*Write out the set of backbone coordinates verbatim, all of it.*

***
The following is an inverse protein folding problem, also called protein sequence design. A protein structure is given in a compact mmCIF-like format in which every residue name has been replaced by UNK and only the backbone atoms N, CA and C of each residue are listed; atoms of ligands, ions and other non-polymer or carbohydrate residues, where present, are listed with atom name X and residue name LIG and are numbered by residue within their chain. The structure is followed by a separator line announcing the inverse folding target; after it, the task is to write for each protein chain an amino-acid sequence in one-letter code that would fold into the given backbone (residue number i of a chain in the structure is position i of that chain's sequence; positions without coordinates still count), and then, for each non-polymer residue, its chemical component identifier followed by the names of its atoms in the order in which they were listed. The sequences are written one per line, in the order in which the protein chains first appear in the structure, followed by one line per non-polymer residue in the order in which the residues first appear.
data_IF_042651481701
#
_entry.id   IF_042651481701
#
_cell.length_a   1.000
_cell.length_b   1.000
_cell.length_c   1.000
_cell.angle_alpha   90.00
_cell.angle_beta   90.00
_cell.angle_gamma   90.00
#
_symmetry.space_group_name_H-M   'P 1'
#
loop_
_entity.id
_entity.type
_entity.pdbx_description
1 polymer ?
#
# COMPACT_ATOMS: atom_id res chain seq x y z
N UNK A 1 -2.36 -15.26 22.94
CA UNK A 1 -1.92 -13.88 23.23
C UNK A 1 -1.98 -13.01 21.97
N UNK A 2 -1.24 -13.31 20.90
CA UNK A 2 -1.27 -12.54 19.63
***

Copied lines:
The following is an inverse protein folding problem, also called protein sequence design. A protein structure is given in a compact mmCIF-like format in which every residue name has been replaced by UNK and only the backbone atoms N, CA and C of each residue are listed; atoms of ligands, ions and other non-polymer or carbohydrate residues, where present, are listed with atom name X and residue name LIG and are numbered by residue within their chain. The structure is followed by a separator line announcing the inverse folding target; after it, the task is to write for each protein chain an amino-acid sequence in one-letter code that would fold into the given backbone (residue number i of a chain in the structure is position i of that chain's sequence; positions without coordinates still count), and then, for each non-polymer residue, its chemical component identifier followed by the names of its atoms in the order in which they were listed. The sequences are written one per line, in the order in which the protein chains first appear in the structure, followed by one line per non-polymer residue in the order in which the residues first appear.
data_IF_042651481701
#
_entry.id   IF_042651481701
#
_cell.length_a   1.000
_cell.length_b   1.000
_cell.length_c   1.000
_cell.angle_alpha   90.00
_cell.angle_beta   90.00
_cell.angle_gamma   90.00
#
_symmetry.space_group_name_H-M   'P 1'
#
loop_
_entity.id
_entity.type
_entity.pdbx_description
1 polymer ?
#
# COMPACT_ATOMS: atom_id res chain seq x y z
N UNK A 1 -2.36 -15.26 22.94
CA UNK A 1 -1.92 -13.88 23.23
C UNK A 1 -1.98 -13.01 21.97
N UNK A 2 -1.24 -13.31 20.90
CA UNK A 2 -1.27 -12.54 19.63